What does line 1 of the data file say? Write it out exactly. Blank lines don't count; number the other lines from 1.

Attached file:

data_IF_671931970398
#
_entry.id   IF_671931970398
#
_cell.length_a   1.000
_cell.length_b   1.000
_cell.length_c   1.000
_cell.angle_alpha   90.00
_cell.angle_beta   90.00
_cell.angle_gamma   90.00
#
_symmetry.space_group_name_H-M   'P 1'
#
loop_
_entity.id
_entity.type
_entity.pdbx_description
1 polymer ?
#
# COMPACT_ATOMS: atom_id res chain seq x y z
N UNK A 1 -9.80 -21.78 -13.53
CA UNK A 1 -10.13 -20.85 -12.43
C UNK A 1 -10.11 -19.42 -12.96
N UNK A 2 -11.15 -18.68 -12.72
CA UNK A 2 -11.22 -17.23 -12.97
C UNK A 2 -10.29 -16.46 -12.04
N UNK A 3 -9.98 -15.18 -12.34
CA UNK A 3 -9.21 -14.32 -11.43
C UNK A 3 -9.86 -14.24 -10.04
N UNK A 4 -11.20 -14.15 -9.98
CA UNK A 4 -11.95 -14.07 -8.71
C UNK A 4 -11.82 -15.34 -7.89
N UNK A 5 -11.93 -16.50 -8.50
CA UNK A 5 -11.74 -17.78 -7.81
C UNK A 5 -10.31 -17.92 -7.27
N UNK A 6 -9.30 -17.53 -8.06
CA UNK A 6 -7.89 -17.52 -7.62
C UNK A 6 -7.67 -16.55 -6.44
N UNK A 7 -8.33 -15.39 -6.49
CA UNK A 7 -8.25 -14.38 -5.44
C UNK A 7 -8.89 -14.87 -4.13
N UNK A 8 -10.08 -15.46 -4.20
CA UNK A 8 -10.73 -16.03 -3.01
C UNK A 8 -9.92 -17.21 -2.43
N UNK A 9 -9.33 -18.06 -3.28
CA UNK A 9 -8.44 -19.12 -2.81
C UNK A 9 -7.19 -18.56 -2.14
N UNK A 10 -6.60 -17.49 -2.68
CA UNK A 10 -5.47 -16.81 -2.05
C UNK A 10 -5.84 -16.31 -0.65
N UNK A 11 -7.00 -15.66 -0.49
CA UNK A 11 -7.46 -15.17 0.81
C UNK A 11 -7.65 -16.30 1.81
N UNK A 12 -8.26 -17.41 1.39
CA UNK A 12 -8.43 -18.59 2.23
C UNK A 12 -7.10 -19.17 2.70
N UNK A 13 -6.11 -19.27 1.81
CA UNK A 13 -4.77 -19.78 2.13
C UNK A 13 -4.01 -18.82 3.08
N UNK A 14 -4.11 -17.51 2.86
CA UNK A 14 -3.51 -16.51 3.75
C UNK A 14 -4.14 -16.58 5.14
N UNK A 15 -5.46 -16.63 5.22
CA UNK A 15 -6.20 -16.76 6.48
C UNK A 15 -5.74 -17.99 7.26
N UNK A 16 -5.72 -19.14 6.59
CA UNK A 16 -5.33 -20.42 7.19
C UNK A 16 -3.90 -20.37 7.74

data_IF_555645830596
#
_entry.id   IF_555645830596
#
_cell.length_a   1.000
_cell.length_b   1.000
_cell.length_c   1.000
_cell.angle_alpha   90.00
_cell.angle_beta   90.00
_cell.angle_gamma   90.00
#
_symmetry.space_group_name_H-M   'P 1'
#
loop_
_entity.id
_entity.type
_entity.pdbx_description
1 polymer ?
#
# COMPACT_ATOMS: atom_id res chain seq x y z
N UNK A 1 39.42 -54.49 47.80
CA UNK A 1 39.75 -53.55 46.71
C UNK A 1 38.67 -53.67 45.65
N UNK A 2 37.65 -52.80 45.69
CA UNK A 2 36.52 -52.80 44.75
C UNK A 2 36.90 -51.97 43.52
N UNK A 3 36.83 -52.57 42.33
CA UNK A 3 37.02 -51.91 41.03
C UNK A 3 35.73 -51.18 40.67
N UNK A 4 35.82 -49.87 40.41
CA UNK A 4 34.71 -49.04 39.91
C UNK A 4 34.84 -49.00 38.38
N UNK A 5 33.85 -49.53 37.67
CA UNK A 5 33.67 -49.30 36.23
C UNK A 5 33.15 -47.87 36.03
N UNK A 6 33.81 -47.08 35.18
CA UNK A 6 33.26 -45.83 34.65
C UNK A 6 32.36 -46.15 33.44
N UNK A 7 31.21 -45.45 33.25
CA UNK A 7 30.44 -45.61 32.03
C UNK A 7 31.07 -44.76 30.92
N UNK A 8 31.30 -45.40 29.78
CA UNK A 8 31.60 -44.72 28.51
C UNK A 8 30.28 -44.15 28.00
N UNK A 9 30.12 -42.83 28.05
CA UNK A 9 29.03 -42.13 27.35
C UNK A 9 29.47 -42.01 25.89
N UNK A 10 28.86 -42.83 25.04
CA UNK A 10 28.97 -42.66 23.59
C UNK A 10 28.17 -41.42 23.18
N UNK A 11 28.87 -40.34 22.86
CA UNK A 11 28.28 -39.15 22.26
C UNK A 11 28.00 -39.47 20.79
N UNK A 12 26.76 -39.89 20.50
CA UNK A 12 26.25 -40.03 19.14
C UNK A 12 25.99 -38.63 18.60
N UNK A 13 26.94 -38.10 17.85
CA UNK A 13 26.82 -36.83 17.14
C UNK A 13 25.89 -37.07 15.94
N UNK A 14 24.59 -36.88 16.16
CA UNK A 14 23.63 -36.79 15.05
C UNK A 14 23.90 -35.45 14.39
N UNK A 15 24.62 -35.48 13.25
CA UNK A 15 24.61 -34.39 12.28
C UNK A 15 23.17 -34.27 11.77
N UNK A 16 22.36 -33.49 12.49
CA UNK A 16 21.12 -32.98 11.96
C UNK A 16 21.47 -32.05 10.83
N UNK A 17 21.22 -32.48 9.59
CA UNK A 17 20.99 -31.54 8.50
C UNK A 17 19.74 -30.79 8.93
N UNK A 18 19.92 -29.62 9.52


data_IF_671931970398